Why do doctors become residency faculty and attending physicians? A few like to teach and want to mentor young doctors, but most want the life-style. They simply do not work as hard as their colleagues in private practice. Why? Because the residents do the work for them, and because that system is paid for by the federal government which does not question it. Rarely does an attending physician on call have to come in to the hospital at night to see a patient that is being admitted, and an attending almost never handles phone calls from patients. In practice the residents manage almost everything with little attending input. So how can a teaching hospital afford such an arrangement and remain economically viable? A family practice resident is paid about one-quarter the salary of an attending physician, and puts in 50% to 100% more time. It is essentially 3 years of resident indentured servitude that allows attending physicians to live well. So the doctors in a successful residency do not want to see any significant reform that would rock the boat, even if such change would reduce patient error and/or create a healthy life-style for residents.
Graduate medical education (GME) is funded both directly and indirectly by the federal government through various programs. The system is so complex that everybody that studies it says that it is a black box in which there is little accountability. Private insurance companies also pay teaching hospitals more than non-teaching hospitals, and drug companies and medical device manufacturers provide gifts and grants, but it is essentially a government-run system with multiple agency actors and nobody in charge. What residency directors know is that the money keeps flowing regardless of what they do or do not do. For example, private practice doctors must compete against hospital systems that get paid “facility fees”, that is a hospital doctor in an outpatient practice gets reimbursed up to twice as much by Medicare and private insurers for the same service that a private family practice physician provides. Therefore, private physicians must hire consultants to guide them through the byzantine and ever-changing regulations on coding, or leave money on the table in this zero-sum game. This struggle to get paid takes much time and effort that could be used to treat patients, but strangely residents receive very little training on coding. So not only are the residents ill-prepared for the real world upon graduation, the residency programs are not maximizing their revenue, yet the money they receive in subsidy is so good that they apparently do not care.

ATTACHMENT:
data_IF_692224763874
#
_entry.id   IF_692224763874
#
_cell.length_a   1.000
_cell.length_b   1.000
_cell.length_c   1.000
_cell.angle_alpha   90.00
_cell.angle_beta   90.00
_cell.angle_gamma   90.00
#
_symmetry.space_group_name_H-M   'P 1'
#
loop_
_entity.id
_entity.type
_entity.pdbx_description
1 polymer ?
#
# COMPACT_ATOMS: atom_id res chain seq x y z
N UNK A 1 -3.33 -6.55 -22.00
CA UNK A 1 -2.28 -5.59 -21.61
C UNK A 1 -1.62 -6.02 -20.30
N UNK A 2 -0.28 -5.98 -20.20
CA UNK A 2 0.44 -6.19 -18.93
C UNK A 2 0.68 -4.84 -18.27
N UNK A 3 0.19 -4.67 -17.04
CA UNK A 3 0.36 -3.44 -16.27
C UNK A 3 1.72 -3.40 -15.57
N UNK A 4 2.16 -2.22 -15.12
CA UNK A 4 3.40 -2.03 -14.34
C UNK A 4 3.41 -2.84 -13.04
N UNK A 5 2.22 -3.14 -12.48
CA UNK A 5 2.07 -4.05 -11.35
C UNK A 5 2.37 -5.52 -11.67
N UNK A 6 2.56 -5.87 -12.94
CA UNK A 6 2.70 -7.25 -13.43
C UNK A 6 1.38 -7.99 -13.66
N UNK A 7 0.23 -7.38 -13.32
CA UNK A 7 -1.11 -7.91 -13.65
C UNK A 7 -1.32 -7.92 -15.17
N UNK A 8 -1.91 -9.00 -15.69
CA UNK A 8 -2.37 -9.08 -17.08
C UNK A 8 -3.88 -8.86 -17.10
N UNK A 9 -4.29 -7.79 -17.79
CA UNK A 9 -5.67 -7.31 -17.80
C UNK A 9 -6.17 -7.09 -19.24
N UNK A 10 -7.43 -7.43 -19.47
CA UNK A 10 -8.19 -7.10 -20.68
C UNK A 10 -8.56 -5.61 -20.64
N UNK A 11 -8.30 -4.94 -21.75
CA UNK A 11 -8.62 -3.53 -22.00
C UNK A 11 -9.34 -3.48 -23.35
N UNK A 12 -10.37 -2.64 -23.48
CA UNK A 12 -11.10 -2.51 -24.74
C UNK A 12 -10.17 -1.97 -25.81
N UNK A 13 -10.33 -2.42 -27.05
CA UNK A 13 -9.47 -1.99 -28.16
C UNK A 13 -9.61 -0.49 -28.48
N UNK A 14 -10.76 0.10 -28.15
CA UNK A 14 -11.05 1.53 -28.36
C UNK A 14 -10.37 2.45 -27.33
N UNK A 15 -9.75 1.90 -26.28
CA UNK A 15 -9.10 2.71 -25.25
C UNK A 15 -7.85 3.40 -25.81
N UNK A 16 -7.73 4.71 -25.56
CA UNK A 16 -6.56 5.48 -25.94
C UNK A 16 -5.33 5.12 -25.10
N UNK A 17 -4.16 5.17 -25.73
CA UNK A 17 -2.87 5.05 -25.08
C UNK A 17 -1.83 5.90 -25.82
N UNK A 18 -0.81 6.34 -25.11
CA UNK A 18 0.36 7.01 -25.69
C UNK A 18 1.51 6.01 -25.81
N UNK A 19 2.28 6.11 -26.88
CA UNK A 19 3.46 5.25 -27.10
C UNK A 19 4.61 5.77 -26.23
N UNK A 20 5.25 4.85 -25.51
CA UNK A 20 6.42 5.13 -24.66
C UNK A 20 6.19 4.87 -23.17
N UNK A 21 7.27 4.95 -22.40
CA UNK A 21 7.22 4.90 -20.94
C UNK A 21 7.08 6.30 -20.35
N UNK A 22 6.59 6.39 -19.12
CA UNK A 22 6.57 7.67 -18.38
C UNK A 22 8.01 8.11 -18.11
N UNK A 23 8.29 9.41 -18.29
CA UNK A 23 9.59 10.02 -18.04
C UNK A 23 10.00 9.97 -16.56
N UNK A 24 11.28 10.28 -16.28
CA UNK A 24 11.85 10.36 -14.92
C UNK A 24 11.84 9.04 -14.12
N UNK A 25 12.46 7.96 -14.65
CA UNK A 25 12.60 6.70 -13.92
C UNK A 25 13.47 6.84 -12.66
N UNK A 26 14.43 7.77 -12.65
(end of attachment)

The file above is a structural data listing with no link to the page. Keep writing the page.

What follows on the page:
Clearly, adequate residency training requires a certain number of hours on the job, even if a resident learns more when he is well rested than when exhausted. So in the new model family practice residency the resident would work 40 hours a week instead of 60, and the training would be extended from 3 years to 4 years. The extra year would come from reducing medical school from 4 years to 3 years, so the doctor would spend no more time overall in training than currently required. How do we know that this would work? Because it is already being done at several medical schools associated with their own residency programs, including Hershey. Hershey’s family practice residency program had difficulty filling its slots and had to take foreign graduates to do so. To solve the problem, it offered Hershey’s medical students a year off medical school if they would commit to the residency, and it worked. The fourth year in medical school is of little value and American doctors spend too much time in school as it is. Most countries require less schooling for doctors so they start their medical careers at a younger average age; and about a quarter of physicians now practicing in the U.S. are foreign graduates. Moreover many states now allow nurse practitioners to practice independently despite much less extensive education and training.
In the new model residency, the resident would be offered training in two different forms of medical care delivery: traditional insurance-based practice and direct primary care. The former would become masters of coding and the latter masters of medicine. Both would be given small business training so that they need not feel compelled to become cogs in some hospital system bureaucracy. They would also train in urgent care or emergency rooms settings so they could support themselves upon graduation while in the process of establishing their own privately owned practices.
A family practice residency program that is struggling to fill its slots would do well do consider the above ideas. I suspect that it would quickly become known as innovative and caring. It would draw the right kind of medical school graduate into family medicine and preserve that idealism that once motivated many of us.